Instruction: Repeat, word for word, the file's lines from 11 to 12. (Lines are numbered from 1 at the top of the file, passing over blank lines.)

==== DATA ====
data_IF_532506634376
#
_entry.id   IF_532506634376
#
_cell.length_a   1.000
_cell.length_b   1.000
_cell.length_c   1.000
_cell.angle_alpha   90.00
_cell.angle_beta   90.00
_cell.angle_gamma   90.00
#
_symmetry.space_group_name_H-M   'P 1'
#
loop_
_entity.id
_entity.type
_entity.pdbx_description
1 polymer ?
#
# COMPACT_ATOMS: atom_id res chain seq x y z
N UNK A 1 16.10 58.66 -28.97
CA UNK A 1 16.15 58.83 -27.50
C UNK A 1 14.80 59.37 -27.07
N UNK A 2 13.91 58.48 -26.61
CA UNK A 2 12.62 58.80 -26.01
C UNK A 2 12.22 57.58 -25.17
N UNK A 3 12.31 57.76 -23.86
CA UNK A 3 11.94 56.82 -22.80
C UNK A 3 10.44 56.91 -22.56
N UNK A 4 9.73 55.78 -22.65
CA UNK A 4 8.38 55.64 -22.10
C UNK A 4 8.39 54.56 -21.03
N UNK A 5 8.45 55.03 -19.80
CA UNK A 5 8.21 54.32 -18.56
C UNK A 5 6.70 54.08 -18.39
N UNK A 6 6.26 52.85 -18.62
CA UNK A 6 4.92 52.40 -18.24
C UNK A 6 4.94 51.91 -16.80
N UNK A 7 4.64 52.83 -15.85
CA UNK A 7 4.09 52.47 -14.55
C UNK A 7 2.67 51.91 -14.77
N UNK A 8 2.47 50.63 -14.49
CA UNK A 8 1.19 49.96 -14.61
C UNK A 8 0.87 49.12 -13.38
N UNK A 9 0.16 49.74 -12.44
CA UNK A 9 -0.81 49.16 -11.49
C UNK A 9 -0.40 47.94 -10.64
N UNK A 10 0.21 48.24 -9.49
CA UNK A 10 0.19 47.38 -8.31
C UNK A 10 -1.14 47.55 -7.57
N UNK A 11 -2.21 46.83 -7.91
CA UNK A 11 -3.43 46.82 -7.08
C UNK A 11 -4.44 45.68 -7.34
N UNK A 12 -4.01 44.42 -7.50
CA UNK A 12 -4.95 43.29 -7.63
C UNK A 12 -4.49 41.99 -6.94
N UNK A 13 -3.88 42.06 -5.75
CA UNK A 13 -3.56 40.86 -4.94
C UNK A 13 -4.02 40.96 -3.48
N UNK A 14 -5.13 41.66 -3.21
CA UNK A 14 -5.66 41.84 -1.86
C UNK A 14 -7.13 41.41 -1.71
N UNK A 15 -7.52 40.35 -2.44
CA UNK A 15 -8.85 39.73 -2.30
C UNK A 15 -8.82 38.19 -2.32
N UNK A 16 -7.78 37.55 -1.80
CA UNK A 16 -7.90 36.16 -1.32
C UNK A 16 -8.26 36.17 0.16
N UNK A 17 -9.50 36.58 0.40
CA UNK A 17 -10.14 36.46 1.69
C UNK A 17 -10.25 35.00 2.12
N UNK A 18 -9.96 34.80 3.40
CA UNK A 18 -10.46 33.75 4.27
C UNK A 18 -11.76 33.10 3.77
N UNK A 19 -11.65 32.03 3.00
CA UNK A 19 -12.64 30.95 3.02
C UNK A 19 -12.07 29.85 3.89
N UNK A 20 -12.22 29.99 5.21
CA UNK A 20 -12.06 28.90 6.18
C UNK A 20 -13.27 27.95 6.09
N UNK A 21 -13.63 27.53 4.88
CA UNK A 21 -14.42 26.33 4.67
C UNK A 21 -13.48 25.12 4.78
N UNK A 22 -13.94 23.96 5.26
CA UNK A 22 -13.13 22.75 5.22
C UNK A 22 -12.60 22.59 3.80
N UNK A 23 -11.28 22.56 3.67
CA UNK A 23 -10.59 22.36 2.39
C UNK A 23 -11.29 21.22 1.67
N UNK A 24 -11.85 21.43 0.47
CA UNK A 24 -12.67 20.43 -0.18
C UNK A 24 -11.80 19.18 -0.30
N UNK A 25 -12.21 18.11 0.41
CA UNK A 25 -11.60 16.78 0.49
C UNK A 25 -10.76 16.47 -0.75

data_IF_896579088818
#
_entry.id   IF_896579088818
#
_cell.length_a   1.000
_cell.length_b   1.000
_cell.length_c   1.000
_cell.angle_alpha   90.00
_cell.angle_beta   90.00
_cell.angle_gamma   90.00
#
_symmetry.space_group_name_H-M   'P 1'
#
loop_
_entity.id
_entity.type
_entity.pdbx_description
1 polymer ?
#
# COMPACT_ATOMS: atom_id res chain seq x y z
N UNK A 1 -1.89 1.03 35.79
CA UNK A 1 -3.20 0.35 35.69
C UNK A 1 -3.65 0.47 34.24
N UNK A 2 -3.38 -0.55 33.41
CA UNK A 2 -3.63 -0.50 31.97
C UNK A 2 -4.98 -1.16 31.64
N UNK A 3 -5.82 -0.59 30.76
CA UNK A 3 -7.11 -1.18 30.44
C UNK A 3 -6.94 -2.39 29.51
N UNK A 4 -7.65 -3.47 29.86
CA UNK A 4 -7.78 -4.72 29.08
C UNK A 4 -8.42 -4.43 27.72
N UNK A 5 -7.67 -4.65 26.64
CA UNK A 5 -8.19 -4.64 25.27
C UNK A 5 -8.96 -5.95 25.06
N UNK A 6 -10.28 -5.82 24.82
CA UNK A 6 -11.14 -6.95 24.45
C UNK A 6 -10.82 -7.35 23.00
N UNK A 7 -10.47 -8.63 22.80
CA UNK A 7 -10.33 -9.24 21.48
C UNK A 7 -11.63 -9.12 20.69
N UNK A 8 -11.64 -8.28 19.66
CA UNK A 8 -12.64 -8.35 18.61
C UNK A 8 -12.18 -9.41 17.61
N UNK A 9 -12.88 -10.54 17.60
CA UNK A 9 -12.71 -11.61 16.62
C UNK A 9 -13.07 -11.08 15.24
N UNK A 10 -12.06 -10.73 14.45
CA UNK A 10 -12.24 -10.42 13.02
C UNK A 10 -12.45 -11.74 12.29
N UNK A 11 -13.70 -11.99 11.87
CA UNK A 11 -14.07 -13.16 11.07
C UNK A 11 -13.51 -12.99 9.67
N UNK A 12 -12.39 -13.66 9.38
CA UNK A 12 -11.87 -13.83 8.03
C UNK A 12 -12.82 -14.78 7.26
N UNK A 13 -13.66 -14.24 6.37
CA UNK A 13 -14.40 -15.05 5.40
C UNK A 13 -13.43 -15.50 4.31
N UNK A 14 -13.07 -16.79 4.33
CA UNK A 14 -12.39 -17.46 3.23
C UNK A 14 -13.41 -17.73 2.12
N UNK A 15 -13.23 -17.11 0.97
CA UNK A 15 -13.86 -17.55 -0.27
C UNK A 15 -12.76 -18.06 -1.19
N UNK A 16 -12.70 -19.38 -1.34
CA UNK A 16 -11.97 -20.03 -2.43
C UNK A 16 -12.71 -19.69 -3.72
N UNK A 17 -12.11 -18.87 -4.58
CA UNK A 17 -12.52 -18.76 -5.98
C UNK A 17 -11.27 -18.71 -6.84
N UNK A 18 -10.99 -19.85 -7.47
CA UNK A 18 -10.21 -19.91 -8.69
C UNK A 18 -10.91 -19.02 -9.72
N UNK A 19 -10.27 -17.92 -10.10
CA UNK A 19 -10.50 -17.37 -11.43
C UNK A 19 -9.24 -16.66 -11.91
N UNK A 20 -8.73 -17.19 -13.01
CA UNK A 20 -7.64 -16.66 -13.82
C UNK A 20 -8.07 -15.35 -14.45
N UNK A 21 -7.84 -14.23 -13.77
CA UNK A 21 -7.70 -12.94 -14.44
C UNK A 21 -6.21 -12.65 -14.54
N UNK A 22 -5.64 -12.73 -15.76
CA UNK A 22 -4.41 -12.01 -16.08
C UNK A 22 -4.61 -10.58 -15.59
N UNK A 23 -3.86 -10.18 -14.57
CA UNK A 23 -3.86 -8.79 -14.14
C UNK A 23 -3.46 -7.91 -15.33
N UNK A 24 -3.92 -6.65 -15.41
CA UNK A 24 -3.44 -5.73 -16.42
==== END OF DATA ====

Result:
#
_symmetry.space_group_name_H-M   'P 1'